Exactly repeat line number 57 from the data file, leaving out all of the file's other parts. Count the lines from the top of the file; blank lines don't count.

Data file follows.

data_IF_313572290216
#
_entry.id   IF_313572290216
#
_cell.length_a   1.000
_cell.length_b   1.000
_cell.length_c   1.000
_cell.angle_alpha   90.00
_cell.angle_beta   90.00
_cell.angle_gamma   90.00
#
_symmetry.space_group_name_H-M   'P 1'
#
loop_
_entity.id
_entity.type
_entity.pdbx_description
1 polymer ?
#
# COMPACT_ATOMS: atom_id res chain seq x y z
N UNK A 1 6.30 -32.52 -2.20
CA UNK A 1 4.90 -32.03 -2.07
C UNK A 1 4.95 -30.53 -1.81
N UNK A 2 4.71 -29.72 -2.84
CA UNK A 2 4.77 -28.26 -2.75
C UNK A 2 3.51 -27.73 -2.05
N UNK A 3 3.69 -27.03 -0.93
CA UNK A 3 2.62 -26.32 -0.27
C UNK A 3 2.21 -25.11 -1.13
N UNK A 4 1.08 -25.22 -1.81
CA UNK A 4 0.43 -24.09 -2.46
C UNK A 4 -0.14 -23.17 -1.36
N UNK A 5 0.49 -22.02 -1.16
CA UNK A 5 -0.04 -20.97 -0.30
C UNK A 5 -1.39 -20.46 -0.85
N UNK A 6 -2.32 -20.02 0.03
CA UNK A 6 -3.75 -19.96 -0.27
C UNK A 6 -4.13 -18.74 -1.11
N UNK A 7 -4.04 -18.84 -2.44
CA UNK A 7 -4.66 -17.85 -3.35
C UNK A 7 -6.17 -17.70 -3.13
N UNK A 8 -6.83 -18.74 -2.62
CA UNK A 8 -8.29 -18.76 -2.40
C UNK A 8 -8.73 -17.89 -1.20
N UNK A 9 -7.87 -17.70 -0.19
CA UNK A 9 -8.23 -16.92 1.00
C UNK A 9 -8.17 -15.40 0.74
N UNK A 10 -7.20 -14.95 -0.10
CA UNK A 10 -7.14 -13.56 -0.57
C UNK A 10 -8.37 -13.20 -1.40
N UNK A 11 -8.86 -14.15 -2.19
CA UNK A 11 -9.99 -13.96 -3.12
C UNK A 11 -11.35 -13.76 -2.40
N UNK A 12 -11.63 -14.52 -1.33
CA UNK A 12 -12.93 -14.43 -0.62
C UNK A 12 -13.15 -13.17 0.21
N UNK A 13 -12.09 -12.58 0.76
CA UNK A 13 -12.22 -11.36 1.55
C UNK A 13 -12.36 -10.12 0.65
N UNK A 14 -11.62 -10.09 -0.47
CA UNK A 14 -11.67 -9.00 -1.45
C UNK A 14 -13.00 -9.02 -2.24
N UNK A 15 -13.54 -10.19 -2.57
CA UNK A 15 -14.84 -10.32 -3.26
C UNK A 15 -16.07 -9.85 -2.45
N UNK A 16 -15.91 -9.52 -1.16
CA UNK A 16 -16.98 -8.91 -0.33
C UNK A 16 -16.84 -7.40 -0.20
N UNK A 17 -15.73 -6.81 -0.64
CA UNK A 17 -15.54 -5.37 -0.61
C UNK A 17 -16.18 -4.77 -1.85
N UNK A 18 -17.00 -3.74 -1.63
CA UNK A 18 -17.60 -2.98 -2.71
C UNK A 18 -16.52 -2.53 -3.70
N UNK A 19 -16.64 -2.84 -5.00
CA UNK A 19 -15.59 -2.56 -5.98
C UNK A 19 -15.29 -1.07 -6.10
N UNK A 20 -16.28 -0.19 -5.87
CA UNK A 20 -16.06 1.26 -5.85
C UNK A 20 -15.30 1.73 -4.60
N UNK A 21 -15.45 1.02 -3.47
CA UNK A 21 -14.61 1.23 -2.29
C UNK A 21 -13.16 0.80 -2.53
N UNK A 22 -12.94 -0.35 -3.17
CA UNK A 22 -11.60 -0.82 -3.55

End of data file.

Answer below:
N UNK A 13 -12.09 -12.58 0.76